Posts Tagged ‘photography’
After I read quite a bit about DNG vs RAW (for example), I decided to use DNG as my basic photo format and abandon storing everything in RAW. The biggest reason is that Nikon RAW is a Nikon format, and they’re free to change it at any time. Yes, I know DNG is an Adobe format, but they’ve submitted it to ISO and they’ve published the spec, so it’s a lot less likely to be made obsolete.
Fortunately Lightroom 2 has a built-in DNG converter which makes the conversion fairly painless. Unless, like me, you’ve been moving files about in Explorer and putting the Lightroom catalogue out of synch with your files! The conversion stops dead when it meets an unmovable file.
The first few times this happened, it was down to user permissions. Adding myself as owner to all the photo directories quickly took care of that.
Then it happened again for missing file. They weren’t really missing of course, I’d moved them for one reason or another and hadn’t updated Lightroom. Lightroom quickly updates itself when you show it where the file is.
And then there are the missing missing files – files that I’ve deleted for whatever reason. I just confirmed that they really were missing, and removed them from the catalogue.
And that’s when the headaches begin. Because Lightroom has 2 levels of selection – all the photos you’ve selected in a subtle highlight, and the actual photo you are currently working on is highlighted in a brighter shade. And dumbwits here hits the “delete” button when there’s 700 odd photos selected.
Now it would be really useful for Lightroom to have a fool-proof dialogue that says “Hey stupid, you’re deleting more than 5 photos, are you really sure?” for example. But it doesn’t and of course neither will it let you cancel the operation. So the photos are gone from the catalogue.
Not a disaster, because they’re still on the disk. But all the metadata is gone. I don’t care about the adjustments, but I’m a keen metadater, and I can’t face having to re-work all the metadata for 700 photos!
OK, let’s think about this.
All the photos are still on the disk. So I don’t need to get them back from backup.
The catalogue was backed up before I started the DNG conversion. So that’s no good, because the catalogue won’t find the .DNG files as it’s looking for .NEF files.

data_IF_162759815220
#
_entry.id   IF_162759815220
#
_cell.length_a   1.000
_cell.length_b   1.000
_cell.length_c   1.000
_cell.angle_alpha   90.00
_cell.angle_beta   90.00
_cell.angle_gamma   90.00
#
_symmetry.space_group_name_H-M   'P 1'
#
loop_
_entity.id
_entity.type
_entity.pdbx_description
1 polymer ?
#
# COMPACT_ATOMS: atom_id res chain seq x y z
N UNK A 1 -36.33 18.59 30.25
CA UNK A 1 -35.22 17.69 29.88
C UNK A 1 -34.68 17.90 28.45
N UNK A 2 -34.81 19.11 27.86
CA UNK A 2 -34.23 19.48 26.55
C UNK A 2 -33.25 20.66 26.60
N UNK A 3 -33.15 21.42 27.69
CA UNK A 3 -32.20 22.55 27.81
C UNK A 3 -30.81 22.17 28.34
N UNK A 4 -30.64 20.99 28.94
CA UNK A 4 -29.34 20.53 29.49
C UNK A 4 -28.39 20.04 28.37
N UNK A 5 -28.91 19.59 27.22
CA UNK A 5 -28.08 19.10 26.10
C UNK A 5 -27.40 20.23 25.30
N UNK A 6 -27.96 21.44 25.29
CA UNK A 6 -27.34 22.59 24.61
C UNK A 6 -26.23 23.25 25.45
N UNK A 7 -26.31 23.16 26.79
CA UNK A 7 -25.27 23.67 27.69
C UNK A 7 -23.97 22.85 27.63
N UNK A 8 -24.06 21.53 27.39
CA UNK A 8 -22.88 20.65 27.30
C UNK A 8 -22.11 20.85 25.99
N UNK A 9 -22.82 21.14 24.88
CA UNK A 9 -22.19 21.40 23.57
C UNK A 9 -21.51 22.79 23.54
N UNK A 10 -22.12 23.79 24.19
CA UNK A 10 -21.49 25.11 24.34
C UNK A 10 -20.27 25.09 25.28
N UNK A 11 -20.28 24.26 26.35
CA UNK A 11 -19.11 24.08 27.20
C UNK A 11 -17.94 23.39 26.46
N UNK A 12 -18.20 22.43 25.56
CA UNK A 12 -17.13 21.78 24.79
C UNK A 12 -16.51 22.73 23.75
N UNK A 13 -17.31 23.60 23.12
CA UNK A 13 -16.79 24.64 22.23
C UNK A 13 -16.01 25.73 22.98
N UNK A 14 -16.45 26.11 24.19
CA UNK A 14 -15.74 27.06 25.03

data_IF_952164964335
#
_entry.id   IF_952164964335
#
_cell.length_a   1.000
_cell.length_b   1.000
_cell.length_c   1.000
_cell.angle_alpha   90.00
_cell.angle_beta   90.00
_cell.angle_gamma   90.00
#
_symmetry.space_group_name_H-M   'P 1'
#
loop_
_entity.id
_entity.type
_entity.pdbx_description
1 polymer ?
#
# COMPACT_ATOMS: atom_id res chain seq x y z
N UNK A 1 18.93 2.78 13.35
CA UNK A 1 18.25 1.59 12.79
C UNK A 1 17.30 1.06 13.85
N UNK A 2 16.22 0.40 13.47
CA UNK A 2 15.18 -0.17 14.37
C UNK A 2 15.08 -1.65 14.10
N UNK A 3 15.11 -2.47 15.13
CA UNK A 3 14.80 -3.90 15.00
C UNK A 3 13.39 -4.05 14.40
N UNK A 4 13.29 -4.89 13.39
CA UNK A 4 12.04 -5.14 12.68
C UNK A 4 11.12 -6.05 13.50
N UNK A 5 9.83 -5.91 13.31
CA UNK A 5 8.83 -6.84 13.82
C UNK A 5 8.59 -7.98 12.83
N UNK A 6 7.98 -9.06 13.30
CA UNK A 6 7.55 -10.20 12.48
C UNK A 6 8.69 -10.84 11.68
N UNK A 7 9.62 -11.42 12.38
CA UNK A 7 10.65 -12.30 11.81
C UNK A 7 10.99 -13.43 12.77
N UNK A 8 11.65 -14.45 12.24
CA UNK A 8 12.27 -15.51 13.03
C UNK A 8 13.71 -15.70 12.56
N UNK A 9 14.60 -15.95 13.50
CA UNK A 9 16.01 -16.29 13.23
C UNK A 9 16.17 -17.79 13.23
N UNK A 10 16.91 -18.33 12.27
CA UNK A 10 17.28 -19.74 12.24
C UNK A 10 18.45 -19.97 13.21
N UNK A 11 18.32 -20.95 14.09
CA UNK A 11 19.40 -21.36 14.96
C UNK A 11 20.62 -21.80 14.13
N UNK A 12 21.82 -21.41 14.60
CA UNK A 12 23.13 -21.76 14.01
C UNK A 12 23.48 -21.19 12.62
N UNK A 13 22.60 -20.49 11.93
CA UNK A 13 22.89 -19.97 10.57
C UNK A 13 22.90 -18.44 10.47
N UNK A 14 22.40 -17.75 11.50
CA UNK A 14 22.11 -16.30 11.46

Solution – launch the backup catalogue, write-to-file the metadata for the deleted photos, re-launch the current catalogue, import the missing photos and read-from-file all the metadata for those photos.
As I use a date-based archive method (photos are stored just by date and nothing else) I knew exactly which files had been deleted from the catalogue. It was simple (but slow) to write the sidecare .XMP metadata files, and just as simple to re-read the data for those files.
This shows the important of good organization and having recent backups!
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Sonia has posted a beautiful photo of Marzamemi – taken outside the old church (bombed in WWII) this photo shows the renovation of the old piazza. Sonia remembers when it was all overgrown and was one of the main roads in the village – now it’s (mostly) pedestrianised and at nighttime it’s full of people and kids just walking about, sitting at the outdoor cafes etc.
The arch in the background is an aquaduct for bringing water from a well inside the church to the palace next door.
I surprised Sonia when I got back from Dublin – with Erika’s help on the Italian, I’ve produced my very first book on Blurb!
I managed to convince her for several seconds that I’d bought a book in Dublin that had a cover image amazingly similiar to the photo of the old lady that Sonia took in San Vito lo Capo, titled Indietro nel tempo; ecco;
She didn’t even realise that the photo on the back was the one she took in Belfast, which unfortunately isn’t in Flickr, but you can see it on the book preview.
And it was only when she opened the book and saw more of her photos that she copped on. What a fantastic reaction. Made all the sweat worthwile.
Of course then she started pointing out my grammer and spelling mistakes in Italian, so we sat down, corrected it, and re-ordered a few more copies! So go to Blurb and buy some!
For once I’ve something good to write about (a lot of Sicilians complain that I write too negatively abouut Sicily, which isn’t true at all, it’s just the negative things get me worked up more than the positive things!)
So here’s to Luigi – one of those genuinely good guys that everyone likes, and a regular at Flickr Palermo meets. Obviously he’s a keen photographer and I can’t count the number of times I’ve bumped into him at various concerts and events, always with his Canon, always with a smile and a keen eye for a good photo.
Fortunately Sonia was able to swap shifts at work so at 21:30 we found a decent parking spot nearby and arrived to find Pepe and Rojo digging into some dinner, with the rest inside. Sonia certainly considers it an unmissable event, and I’d have to agree.